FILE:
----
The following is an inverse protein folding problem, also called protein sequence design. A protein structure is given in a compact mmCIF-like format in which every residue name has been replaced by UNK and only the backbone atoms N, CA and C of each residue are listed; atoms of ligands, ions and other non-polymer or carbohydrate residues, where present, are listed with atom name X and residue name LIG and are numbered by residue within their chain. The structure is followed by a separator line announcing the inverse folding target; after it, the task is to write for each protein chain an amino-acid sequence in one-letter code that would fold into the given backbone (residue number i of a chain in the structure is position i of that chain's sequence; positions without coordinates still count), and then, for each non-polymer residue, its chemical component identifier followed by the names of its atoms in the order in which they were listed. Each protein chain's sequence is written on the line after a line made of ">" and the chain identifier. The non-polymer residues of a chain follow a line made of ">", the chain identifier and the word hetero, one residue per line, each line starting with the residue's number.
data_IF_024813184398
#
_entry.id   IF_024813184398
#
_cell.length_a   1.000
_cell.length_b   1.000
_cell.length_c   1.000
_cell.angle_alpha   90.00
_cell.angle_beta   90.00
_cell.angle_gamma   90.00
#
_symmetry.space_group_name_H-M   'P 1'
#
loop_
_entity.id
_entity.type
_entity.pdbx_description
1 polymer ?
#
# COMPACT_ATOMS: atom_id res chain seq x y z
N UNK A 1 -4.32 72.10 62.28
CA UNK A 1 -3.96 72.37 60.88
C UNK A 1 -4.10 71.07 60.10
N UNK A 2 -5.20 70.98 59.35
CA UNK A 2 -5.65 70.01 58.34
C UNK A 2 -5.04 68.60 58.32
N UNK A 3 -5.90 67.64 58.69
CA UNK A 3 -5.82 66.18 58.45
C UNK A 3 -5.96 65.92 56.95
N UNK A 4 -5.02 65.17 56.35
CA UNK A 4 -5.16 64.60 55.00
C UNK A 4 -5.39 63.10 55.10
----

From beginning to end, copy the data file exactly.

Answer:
The following is an inverse protein folding problem, also called protein sequence design. A protein structure is given in a compact mmCIF-like format in which every residue name has been replaced by UNK and only the backbone atoms N, CA and C of each residue are listed; atoms of ligands, ions and other non-polymer or carbohydrate residues, where present, are listed with atom name X and residue name LIG and are numbered by residue within their chain. The structure is followed by a separator line announcing the inverse folding target; after it, the task is to write for each protein chain an amino-acid sequence in one-letter code that would fold into the given backbone (residue number i of a chain in the structure is position i of that chain's sequence; positions without coordinates still count), and then, for each non-polymer residue, its chemical component identifier followed by the names of its atoms in the order in which they were listed. Each protein chain's sequence is written on the line after a line made of ">" and the chain identifier. The non-polymer residues of a chain follow a line made of ">", the chain identifier and the word hetero, one residue per line, each line starting with the residue's number.
data_IF_024813184398
#
_entry.id   IF_024813184398
#
_cell.length_a   1.000
_cell.length_b   1.000
_cell.length_c   1.000
_cell.angle_alpha   90.00
_cell.angle_beta   90.00
_cell.angle_gamma   90.00
#
_symmetry.space_group_name_H-M   'P 1'
#
loop_
_entity.id
_entity.type
_entity.pdbx_description
1 polymer ?
#
# COMPACT_ATOMS: atom_id res chain seq x y z
N UNK A 1 -4.32 72.10 62.28
CA UNK A 1 -3.96 72.37 60.88
C UNK A 1 -4.10 71.07 60.10
N UNK A 2 -5.20 70.98 59.35
CA UNK A 2 -5.65 70.01 58.34
C UNK A 2 -5.04 68.60 58.32
N UNK A 3 -5.90 67.64 58.69
CA UNK A 3 -5.82 66.18 58.45
C UNK A 3 -5.96 65.92 56.95
N UNK A 4 -5.02 65.17 56.35
CA UNK A 4 -5.16 64.60 55.00
C UNK A 4 -5.39 63.10 55.10